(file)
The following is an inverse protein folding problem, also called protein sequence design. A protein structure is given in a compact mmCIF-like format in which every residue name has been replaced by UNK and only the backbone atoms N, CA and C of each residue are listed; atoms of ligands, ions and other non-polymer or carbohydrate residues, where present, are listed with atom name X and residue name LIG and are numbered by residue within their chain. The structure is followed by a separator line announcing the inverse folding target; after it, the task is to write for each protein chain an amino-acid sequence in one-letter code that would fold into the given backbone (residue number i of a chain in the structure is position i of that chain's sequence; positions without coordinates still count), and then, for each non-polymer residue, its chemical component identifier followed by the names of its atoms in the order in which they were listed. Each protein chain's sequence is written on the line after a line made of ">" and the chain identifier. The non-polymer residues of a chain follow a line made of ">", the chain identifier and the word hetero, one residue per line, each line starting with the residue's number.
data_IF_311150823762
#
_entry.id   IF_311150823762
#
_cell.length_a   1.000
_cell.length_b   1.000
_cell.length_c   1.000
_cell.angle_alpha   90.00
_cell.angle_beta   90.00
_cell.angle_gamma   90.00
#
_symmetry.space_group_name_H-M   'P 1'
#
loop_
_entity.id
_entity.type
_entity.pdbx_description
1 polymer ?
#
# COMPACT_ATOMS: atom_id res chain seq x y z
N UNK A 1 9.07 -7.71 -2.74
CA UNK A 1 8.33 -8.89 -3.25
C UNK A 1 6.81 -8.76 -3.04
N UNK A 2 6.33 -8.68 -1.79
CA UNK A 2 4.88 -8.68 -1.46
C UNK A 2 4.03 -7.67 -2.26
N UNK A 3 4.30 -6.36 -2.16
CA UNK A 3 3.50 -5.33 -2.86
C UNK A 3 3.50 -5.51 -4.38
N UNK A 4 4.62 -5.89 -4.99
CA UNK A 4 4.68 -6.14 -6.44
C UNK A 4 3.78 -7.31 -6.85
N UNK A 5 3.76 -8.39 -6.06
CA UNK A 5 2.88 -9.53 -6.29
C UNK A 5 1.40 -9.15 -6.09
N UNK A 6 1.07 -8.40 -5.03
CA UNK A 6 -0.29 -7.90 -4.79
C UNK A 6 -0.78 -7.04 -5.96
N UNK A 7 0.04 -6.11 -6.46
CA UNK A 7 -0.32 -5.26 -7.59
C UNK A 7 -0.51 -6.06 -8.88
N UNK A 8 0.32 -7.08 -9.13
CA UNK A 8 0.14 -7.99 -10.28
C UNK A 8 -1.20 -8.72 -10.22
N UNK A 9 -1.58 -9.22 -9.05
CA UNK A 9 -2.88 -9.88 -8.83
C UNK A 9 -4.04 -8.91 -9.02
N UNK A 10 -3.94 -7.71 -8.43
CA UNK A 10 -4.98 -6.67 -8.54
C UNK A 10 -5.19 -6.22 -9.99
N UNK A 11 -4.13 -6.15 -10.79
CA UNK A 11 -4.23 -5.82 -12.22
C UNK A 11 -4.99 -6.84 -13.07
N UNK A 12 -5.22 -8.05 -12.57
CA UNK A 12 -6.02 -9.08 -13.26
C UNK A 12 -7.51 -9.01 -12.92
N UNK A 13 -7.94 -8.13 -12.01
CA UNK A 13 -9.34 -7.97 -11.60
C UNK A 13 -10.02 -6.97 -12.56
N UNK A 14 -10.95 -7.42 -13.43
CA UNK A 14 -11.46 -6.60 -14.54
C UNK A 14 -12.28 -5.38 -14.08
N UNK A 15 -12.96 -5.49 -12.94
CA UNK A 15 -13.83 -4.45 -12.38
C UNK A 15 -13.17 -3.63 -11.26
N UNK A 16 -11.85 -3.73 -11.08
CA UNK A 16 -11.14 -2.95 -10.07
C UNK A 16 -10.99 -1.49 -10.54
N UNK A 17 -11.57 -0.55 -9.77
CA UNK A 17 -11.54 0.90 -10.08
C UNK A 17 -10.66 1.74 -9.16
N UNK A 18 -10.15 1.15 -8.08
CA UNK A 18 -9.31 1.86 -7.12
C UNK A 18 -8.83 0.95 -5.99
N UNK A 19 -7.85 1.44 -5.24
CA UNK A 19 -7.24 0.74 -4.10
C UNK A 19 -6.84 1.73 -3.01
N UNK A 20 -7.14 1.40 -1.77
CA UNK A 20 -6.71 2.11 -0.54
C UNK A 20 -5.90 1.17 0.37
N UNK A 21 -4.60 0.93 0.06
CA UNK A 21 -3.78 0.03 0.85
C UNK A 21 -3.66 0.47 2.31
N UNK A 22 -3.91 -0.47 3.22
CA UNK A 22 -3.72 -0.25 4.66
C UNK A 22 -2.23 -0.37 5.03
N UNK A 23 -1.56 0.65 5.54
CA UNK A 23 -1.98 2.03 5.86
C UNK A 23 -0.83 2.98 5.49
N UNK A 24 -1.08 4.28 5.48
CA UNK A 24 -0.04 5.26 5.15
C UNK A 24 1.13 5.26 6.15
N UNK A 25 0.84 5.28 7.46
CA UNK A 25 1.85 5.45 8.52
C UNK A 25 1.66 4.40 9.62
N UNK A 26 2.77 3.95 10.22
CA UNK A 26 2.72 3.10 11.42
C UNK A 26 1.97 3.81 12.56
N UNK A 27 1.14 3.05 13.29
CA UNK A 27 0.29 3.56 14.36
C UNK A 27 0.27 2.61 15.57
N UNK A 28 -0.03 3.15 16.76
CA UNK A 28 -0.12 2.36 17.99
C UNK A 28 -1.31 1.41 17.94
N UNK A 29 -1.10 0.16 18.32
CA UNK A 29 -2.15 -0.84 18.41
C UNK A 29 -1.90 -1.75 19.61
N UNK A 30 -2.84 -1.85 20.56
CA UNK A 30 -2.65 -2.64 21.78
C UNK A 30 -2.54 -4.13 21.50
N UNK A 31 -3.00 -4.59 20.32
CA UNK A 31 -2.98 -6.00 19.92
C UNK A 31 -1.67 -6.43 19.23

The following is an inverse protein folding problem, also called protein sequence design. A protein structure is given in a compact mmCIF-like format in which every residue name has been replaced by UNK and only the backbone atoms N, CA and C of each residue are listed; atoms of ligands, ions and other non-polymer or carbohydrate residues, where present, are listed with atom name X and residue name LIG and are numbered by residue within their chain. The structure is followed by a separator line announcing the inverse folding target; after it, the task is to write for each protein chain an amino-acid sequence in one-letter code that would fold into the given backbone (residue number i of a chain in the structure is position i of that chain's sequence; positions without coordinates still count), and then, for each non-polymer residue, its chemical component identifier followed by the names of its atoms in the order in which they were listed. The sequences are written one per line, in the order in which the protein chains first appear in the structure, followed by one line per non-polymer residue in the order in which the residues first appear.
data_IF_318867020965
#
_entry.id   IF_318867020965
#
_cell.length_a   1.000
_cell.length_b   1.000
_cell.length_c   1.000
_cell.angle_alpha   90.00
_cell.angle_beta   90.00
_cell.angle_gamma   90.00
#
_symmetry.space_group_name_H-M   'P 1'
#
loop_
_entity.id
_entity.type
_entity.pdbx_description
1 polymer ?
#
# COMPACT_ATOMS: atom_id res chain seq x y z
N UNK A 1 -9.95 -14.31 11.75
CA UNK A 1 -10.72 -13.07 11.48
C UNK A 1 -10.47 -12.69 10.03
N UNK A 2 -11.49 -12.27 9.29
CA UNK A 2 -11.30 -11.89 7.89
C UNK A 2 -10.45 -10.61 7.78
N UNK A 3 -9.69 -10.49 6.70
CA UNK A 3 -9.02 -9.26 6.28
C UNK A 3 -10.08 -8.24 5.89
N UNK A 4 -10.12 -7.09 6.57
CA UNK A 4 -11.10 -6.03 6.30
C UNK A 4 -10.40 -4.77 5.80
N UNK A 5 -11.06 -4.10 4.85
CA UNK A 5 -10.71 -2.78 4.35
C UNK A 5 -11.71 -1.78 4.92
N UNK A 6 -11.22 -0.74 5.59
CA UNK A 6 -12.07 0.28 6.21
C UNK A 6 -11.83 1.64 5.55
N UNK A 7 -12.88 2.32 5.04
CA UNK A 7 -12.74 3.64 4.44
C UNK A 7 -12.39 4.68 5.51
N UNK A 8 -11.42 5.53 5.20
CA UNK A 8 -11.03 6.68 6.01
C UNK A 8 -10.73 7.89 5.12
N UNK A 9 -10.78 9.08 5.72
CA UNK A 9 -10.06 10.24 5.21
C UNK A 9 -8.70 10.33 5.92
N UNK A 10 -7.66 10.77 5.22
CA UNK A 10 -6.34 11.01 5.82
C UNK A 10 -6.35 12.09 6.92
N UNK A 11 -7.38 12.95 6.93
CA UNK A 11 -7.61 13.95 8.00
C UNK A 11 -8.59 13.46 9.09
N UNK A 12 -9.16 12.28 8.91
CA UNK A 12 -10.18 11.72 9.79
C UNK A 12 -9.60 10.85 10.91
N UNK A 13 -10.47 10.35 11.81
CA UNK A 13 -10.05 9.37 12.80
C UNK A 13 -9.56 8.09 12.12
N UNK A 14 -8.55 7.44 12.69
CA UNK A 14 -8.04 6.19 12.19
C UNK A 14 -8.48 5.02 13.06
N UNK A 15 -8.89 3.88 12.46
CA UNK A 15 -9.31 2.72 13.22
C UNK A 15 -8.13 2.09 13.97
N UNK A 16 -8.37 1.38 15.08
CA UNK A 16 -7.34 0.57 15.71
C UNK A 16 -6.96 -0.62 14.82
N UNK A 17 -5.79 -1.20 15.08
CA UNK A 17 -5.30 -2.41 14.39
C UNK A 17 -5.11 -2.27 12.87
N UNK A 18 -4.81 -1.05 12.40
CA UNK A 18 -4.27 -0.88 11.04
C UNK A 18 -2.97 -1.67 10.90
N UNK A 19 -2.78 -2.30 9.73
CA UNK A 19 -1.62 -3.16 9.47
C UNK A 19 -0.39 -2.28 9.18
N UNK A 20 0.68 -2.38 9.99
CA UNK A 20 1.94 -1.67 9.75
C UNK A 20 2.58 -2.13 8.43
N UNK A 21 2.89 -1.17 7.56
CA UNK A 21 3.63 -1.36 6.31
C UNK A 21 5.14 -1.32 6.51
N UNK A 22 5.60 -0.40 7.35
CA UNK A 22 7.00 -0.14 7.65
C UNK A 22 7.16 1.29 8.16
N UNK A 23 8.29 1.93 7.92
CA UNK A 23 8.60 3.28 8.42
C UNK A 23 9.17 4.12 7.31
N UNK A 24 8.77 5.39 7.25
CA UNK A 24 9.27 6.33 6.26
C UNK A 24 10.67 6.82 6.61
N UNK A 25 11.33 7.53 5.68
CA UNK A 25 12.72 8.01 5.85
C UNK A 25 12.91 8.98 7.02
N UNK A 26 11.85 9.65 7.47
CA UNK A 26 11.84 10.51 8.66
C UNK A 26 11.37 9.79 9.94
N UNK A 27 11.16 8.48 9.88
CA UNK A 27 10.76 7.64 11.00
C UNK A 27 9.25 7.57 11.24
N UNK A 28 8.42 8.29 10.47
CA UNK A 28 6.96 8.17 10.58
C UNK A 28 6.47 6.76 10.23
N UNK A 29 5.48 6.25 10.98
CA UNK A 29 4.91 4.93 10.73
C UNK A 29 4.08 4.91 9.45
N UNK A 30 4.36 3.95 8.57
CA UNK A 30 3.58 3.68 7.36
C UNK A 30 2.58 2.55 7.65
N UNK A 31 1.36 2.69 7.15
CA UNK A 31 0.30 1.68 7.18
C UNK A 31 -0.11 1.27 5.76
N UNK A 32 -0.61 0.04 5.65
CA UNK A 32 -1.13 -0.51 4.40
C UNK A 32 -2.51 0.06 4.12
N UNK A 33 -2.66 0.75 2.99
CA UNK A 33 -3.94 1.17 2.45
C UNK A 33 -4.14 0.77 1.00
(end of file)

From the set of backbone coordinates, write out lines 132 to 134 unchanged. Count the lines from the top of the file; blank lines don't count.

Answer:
_entity.pdbx_description
1 polymer ?
#